Model motion for trade union branches

from Brighton & Hove Palestine Solidarity Campaign

 

  1. This branch affirms its support for the Palestinian struggle for peace, justice and self-determination. The branch stands with the people of Palestine, and with their supporters around the world, in their opposition to occupation and apartheid. (The branch is formally affiliated to the Palestine Solidarity Campaign.)
  2. The branch affirms its positive response to the 2005 Call by Palestinian civil society (including scores of Palestinian trade unions) for an international campaign of Boycott, Divestment and Sanctions (BDS) against the Israeli regime. These non-violent punitive measures should be maintained until Israel meets its obligation to recognize the Palestinian people’s inalienable right to self-determination and fully complies with the precepts of international law.
  3. The branch recognises that BDS campaigners in Palestine and around the world place priority on the boycott of Hewlett-Packard (HP). Hewlett-Packard is a US multinational information technology corporation. HP not only profits from developing systems to racially profile Palestinians, and to track and control their movements, but is also complicit in the Israeli apartheid system which limits the parts of the West Bank that Palestinians are able to access. HP is also contracted to provide the Israeli navy’s IT infrastructure. The company is therefore an important target in the global BDS campaign.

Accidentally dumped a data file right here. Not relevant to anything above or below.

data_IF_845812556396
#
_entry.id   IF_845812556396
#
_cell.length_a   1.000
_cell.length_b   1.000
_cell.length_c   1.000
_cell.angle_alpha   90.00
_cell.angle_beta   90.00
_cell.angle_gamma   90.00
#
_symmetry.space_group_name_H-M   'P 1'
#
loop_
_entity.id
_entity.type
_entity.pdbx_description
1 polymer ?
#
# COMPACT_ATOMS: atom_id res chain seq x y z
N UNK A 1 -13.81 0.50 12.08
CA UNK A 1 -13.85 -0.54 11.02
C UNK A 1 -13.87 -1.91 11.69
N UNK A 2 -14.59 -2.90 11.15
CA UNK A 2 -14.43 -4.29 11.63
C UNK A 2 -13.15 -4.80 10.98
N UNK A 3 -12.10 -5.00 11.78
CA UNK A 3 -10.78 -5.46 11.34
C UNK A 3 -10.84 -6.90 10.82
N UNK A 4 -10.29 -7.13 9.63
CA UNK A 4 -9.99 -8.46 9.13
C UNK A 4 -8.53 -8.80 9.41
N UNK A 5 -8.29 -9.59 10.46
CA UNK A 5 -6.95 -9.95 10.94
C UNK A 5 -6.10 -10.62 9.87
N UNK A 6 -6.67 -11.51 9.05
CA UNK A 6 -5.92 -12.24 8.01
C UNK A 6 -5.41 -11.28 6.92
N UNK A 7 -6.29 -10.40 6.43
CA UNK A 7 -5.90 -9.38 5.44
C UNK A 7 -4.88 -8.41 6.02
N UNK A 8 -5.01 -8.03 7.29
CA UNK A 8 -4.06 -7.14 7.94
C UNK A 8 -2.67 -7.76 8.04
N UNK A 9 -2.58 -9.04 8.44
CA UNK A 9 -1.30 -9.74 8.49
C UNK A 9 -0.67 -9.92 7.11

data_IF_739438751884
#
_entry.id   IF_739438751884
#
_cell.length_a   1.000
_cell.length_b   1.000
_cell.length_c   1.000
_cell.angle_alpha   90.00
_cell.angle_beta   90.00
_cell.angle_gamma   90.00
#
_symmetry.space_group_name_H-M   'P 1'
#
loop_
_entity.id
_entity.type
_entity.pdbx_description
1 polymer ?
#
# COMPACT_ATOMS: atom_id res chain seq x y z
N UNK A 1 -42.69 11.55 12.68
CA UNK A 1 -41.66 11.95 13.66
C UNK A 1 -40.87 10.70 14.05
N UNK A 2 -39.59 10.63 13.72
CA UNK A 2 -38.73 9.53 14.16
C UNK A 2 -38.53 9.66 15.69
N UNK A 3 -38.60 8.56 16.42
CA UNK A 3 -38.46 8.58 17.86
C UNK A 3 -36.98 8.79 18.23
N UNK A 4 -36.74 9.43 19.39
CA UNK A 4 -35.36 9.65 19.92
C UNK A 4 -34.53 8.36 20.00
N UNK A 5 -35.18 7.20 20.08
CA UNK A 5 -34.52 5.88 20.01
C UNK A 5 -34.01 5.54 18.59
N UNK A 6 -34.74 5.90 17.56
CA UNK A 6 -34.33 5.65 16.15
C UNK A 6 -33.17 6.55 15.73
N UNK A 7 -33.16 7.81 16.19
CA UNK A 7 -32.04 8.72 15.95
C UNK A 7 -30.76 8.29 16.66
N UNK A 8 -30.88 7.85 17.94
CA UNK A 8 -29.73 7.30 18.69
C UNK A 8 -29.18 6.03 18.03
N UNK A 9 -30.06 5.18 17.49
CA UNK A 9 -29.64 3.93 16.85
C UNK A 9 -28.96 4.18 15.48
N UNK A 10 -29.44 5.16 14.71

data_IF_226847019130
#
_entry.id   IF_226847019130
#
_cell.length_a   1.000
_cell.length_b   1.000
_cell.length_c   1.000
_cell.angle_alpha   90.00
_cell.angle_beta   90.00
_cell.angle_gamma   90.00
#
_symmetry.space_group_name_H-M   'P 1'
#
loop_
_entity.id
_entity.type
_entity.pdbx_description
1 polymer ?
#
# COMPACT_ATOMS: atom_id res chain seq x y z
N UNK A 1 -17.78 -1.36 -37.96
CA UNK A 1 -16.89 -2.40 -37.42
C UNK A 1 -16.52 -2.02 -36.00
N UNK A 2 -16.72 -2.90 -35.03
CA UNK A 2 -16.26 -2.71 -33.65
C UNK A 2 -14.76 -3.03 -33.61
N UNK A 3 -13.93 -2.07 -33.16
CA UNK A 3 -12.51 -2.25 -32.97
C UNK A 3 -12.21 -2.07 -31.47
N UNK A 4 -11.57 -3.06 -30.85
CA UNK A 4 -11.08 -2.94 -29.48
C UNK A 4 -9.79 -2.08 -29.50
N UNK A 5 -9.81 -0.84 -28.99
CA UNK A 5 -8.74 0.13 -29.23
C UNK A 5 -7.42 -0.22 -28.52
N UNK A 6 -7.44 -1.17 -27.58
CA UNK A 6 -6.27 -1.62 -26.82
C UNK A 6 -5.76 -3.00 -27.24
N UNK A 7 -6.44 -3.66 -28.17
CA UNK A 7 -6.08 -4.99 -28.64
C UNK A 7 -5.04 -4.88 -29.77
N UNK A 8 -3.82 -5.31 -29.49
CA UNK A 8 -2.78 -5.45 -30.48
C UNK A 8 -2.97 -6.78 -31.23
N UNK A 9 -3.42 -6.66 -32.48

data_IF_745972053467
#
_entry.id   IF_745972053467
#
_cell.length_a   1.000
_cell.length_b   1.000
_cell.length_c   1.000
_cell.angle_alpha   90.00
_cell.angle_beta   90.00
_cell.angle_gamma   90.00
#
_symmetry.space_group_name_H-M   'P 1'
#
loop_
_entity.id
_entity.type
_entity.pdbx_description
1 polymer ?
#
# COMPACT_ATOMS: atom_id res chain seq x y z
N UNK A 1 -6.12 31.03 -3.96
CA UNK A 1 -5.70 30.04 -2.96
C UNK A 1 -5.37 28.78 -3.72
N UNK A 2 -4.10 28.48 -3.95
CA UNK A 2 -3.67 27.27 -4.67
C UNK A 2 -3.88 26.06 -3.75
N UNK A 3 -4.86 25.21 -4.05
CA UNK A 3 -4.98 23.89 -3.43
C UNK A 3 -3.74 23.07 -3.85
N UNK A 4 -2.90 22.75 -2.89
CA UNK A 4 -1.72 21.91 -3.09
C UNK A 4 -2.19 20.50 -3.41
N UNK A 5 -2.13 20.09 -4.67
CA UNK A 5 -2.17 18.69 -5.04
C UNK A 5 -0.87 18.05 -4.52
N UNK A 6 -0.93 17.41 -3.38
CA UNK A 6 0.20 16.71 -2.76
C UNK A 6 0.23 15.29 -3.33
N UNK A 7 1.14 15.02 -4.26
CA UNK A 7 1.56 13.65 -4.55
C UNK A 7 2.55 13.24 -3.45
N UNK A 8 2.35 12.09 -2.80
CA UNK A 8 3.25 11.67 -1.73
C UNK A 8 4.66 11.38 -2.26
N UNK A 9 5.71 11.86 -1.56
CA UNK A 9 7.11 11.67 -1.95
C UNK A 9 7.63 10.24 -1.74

4. The boycott of HP will continue until HP stops profiting from the illegal Israeli occupation of Palestine and the violation of Palestinians’ human rights. Many Palestinian trade unions have specifically called on the international labour movement to boycott HP.
  5. A crucial element of the boycott of HP is the pledge by civil society groups and organisations to not purchase HP products or services, as far as this is feasible. This element of the boycott is supported by numerous groups and organisations around the world, including trade unions, faith groups, student groups and educational institutions.
  6. This branch hereby commits itself to supporting the boycott of Hewlett-Packard, as an expression of its solidarity with the Palestinian struggle for justice and self-determination, by adopting the following practical measures:
  • The branch will not purchase HP products or services, as far as this is feasible, and will cancel and/or not renew any contracts for goods or services that involve direct or indirect payments to HP, as far as this is feasible.
  • The branch will inform any third-party suppliers of IT goods or services of its position of boycott of HP.
  • The branch will call on the regional and national union organisation to support the HP Boycott.